Conversely, if we look between \(0\) and \(1\) seconds on the acceleration time graph and calculate the area bounded by the line, we will return our velocity profile. This is the technique of integration - if we integrate the acceleration (in this case the area over the line) we get the velocity. The integral response is \(-3\) because it is at the bottom of the axes, and if we look at the velocity graph we can see that the velocity has decreased by \(3 m/s.\) during this time has.

These relationships should help you understand how we can distinguish and integrate between displacement, velocity, and acceleration, as you saw earlier.

## Acceleration and velocity formula

taking into account**acceleration that varies with speed,**Normally we would get an expression using a velocity function.

We know that our formula for acceleration and velocity is given by \[a=\frac{dv}{dt},\] and if we had a velocity function to solve we would have a question of the form \[\ frac{dv } {dt}=f(v).\] This question type states that the acceleration for the question is determined by a function of velocity. How would we solve this?

The question has a term \(f(v)\) equal to our acceleration \((a)\). Hence, we can hope to solve this by the method of variable separation. This means that we collect equal terms on both sides of the equals sign, integrate, and then solve for \(v\) to get an expression for velocity \((v)\) in terms of time \((t)\) and to get any constants. Let's look at the logic behind it.

We know that acceleration is the rate of change of velocity,\[\so a=\frac{dv}{dt}.\]We also know that we have a function \(f(v)\) equal to acceleration is . This leads to the expression\[\frac{dv}{dt}=f(v).\]FFrom here we would collect all \(v\) terms with the \(dv\) term and collect all \(t\) terms with our \(dt\) term on the other side of the equals sign.

For example, if \(f(v)=\frac{t}{v}\) where \(t\) is a time variable, our separation of the variables would look like this: \[\begin{align}a& = f( v )\\ \frac{dv}{dt}&=\frac{t}{v} \\ v dv&= tdt. \end{align}\] From here we would integrate and get an expression of how velocity changes over time from an acceleration expression. Let's see what this could look like with an example.

The acceleration of a particle varies with its velocity and is defined by the equation \[a=3v-4.\]Find the particle's velocity after 0.5 seconds if it is \(20\text{ m/s } \ ) in \(t=0.\)

**Solution**

**Step 1. Separation of variables**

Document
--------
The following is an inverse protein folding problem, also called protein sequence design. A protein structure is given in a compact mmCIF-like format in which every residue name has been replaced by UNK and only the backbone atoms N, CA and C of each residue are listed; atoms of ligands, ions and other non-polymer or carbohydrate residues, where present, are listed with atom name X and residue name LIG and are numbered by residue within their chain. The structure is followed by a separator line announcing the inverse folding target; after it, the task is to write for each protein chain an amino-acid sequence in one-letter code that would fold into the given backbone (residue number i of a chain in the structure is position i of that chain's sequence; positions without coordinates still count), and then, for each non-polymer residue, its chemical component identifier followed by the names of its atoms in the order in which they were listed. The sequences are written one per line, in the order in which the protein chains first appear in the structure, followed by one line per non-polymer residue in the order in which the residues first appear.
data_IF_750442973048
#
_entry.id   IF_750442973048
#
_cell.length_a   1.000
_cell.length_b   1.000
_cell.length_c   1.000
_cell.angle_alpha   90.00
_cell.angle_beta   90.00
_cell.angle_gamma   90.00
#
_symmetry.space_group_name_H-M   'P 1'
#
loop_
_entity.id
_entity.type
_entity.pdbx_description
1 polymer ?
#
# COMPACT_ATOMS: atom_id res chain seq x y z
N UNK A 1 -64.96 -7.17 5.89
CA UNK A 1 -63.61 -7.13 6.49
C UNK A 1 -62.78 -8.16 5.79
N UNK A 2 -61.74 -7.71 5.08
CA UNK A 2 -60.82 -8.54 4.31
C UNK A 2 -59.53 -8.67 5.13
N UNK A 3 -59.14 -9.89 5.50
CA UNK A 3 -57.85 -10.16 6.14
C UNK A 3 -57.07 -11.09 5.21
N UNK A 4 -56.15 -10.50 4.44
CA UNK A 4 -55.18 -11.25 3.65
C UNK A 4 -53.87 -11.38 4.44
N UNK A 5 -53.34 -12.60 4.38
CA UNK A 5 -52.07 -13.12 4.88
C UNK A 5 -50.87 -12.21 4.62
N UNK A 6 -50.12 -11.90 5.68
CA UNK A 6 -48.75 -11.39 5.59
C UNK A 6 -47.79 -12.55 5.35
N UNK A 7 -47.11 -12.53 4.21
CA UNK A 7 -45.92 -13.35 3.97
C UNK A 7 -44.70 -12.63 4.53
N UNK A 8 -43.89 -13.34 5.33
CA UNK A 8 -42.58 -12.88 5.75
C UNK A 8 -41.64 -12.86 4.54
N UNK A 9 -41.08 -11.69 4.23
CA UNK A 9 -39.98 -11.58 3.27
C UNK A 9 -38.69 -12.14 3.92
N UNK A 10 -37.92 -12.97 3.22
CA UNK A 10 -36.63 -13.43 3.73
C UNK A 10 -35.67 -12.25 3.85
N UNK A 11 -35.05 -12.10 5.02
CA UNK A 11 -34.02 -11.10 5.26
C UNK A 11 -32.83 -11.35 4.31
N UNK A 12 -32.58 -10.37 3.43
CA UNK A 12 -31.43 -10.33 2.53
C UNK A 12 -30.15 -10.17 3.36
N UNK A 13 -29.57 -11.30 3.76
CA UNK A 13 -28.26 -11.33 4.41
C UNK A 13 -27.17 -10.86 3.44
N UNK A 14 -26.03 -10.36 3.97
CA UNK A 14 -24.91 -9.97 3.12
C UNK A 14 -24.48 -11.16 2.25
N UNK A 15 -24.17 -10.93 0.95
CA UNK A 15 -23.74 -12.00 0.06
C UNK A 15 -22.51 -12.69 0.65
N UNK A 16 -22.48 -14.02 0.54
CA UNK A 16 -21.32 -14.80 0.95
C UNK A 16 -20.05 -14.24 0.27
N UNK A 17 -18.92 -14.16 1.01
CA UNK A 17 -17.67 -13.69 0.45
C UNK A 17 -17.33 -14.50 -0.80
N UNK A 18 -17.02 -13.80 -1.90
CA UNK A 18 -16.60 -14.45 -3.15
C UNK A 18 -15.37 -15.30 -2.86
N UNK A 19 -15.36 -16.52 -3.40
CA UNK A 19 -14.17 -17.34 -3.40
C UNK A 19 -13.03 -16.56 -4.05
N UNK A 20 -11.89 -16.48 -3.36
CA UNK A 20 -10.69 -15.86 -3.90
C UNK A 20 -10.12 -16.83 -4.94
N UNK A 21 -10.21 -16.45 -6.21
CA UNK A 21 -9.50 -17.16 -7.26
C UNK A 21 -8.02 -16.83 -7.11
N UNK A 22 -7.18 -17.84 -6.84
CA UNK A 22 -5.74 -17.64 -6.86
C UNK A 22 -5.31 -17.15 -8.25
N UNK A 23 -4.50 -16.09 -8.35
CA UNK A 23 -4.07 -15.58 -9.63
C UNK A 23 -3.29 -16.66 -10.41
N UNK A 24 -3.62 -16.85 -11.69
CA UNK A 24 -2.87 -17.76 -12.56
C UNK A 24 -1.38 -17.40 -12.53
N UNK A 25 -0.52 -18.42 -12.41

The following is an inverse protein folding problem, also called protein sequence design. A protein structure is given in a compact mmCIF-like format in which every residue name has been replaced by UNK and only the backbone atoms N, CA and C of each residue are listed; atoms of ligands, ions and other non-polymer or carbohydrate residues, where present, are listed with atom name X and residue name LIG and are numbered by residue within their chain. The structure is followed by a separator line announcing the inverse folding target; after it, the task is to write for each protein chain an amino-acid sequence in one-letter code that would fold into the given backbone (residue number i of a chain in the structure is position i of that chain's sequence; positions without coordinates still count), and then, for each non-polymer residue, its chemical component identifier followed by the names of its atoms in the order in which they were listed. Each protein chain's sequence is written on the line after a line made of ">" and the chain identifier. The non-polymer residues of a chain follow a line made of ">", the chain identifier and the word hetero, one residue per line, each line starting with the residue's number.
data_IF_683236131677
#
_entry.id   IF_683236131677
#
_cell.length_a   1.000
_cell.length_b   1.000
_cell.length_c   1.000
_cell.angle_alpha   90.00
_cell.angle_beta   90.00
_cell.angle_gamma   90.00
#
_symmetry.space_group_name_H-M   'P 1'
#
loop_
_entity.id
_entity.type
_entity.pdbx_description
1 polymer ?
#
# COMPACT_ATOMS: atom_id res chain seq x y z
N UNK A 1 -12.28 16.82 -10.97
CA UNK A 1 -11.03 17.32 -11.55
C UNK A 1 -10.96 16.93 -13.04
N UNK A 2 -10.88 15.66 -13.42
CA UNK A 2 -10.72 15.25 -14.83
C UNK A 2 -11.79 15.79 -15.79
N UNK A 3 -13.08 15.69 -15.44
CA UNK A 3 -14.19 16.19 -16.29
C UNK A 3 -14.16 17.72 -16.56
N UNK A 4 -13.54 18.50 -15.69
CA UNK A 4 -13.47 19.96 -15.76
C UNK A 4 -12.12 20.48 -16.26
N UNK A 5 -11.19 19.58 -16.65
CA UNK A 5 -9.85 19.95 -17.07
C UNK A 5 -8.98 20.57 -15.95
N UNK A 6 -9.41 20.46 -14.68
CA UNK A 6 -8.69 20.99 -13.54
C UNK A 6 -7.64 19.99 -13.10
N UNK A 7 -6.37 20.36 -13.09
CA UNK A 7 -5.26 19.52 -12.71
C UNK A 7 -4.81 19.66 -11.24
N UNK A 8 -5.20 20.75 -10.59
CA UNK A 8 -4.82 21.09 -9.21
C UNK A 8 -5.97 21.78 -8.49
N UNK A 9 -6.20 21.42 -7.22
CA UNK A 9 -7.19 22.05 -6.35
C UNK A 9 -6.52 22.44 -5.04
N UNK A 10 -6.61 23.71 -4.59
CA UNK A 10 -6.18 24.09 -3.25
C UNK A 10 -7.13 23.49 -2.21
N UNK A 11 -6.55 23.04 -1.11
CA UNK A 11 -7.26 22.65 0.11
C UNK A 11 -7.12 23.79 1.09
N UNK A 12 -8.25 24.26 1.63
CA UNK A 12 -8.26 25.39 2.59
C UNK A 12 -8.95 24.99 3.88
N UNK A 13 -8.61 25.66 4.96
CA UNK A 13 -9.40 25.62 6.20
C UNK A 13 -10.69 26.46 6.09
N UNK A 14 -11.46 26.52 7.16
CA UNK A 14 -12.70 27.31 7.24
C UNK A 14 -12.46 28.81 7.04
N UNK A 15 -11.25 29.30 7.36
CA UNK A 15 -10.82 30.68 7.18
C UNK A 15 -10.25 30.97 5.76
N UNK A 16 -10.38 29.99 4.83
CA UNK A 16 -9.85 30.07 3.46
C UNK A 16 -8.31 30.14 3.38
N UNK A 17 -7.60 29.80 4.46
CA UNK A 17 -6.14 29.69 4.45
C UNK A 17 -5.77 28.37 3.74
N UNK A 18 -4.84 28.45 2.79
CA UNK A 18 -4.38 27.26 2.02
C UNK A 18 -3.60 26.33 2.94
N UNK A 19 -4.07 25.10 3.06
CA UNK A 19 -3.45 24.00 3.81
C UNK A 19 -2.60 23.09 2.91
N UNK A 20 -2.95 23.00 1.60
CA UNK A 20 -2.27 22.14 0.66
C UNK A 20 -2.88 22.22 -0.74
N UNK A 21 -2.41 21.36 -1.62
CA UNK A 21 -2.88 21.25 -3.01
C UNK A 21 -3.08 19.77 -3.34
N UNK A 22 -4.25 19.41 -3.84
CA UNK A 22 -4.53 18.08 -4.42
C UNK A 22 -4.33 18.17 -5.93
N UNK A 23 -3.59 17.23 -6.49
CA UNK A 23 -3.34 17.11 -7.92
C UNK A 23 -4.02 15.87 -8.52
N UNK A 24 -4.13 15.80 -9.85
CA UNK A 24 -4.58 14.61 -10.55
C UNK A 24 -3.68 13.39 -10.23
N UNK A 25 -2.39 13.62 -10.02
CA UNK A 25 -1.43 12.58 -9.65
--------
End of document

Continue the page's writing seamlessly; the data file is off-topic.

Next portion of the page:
\[\begin{align} a&=3v-4\\ \frac{dv}{dt}&=3v-4\\ \frac{1}{3v-4}dv&=1dt\end{align}\]

**Step 2. Integrate**

\[\begin{align} \int \frac{1}{3v-4}dv&=\int 1dt \\ \frac{\ln(|3v-4|)}{3}&=t+C\end{ alinhar}\]

**Step 3. Reorganize Para \(v\).**

\[\begin{align} \frac{\ln(|3v-4|)}{3}&=t+C \\ \ln(|3v-4|) &= 3t+C\\ 3v-4&= e^{3t+C} \\ v&=\frac{ e^{3t+C} +4}{3}\end{align}\]

**Step 4. Apply initial conditions**

We know that in \(t=0\text{ s}\) the velocity is \(20\text{ m/s}\), i.e. \(v(0)=20.\) By inserting it into our equation we receive ,

\[\begin{align}v&=\frac{ e^{3t+C} +4}{3}\\ 20&=\frac{ e^{3(0)+C} +4}{3} \\ 60&=e^C+4\\ \ln(56)&=C\end{align}\]

For this reason,

\[\begin{align}v=\frac{ e^{3t+\ln(56)} +4}{3}\end{align}\]

**Step 5. Find the speed in \(t=0.5s\)**

\[\begin{align}v&=\frac{ e^{3t+\ln(56)} +4}{3} \\ &=\frac{ e^{3(0.5)+\ln(56)} + 4}{3}\\ &= 84,99\text{ m/s} \end{align}\]

### terminal speed or limit

we can count too**the final speed**an object with the same expression format as shown above.

If we take the terminal velocity as the maximum velocity that the object can reach, it means that the rate of change of velocity is 0. The object has reached its maximum speed, so the speed cannot increase further.

An example of this could be an object in free fall. At some point, the object's weight will limit the speed at which it falls, and that speed cannot be exceeded. We will also express the acceleration \(a\) as a function of the velocity \(v\), which leads to the general form \[\frac{dv}{dt}=f(v)\]\[0 = f( v) .\]If we then switch the function to \(v\), we have**the limit speed**. Let's look at that as an example.

An object is in free fall and its acceleration is given as:\[a=\frac{237-6v^2}{24}.\]Find the terminal velocity of the object.

**Solution**

**Step 1. Write the equation in terms of rate of change**